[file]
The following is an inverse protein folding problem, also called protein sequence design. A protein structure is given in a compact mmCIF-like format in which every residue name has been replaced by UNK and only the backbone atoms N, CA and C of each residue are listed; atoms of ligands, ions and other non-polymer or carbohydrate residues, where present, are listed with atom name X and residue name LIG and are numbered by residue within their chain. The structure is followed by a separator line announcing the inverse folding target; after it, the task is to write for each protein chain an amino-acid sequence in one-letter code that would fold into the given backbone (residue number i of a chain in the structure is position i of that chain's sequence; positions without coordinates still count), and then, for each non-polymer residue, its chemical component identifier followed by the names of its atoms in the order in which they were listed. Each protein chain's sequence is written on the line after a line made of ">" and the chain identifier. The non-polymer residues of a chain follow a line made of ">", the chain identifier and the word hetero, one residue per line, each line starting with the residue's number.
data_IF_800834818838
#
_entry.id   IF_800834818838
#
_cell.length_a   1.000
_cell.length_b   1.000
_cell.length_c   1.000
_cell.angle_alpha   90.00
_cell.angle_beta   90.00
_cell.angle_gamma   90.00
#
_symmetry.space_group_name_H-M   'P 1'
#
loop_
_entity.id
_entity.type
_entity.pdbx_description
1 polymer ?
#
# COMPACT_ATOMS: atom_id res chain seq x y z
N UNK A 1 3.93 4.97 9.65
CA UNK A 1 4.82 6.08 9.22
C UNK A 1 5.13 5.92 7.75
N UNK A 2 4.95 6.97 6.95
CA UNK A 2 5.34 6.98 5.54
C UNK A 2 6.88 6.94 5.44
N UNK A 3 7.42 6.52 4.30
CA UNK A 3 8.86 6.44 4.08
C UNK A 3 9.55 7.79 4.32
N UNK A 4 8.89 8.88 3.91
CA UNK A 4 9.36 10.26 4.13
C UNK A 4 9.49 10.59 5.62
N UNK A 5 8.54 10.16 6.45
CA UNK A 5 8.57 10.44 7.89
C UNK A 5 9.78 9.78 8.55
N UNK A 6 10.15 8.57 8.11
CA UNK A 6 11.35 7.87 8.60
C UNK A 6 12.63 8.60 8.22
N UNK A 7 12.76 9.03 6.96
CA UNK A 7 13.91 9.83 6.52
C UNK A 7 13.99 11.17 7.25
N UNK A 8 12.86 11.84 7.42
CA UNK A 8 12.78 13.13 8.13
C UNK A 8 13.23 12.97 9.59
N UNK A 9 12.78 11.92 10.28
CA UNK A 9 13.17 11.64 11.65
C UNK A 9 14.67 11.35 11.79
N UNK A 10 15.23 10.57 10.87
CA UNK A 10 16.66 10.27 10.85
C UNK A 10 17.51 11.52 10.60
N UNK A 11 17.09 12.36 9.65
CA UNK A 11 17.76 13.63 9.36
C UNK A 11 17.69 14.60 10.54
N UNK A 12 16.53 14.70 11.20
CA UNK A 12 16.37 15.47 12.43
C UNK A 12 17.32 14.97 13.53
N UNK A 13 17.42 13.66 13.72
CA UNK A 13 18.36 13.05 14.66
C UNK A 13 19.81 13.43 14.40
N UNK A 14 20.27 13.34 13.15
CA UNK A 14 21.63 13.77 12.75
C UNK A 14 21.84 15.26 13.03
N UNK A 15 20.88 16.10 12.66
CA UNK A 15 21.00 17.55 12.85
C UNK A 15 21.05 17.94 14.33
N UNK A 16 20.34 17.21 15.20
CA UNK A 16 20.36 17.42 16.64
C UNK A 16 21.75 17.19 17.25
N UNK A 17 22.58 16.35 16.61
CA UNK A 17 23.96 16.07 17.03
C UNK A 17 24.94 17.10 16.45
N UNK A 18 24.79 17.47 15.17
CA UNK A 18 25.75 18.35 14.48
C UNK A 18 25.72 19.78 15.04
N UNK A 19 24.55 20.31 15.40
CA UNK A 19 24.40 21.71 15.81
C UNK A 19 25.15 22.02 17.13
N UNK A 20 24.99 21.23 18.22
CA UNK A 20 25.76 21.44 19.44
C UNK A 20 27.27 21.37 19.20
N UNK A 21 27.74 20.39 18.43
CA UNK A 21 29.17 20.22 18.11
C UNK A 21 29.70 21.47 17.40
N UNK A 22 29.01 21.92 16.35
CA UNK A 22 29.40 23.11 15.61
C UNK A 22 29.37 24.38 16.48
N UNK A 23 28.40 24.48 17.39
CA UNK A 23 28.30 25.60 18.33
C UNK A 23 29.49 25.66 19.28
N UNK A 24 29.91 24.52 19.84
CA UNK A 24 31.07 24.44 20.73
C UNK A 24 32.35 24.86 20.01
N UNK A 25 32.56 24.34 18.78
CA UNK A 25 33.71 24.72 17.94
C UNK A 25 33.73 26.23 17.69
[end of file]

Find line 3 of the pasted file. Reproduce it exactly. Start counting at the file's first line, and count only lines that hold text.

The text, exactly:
#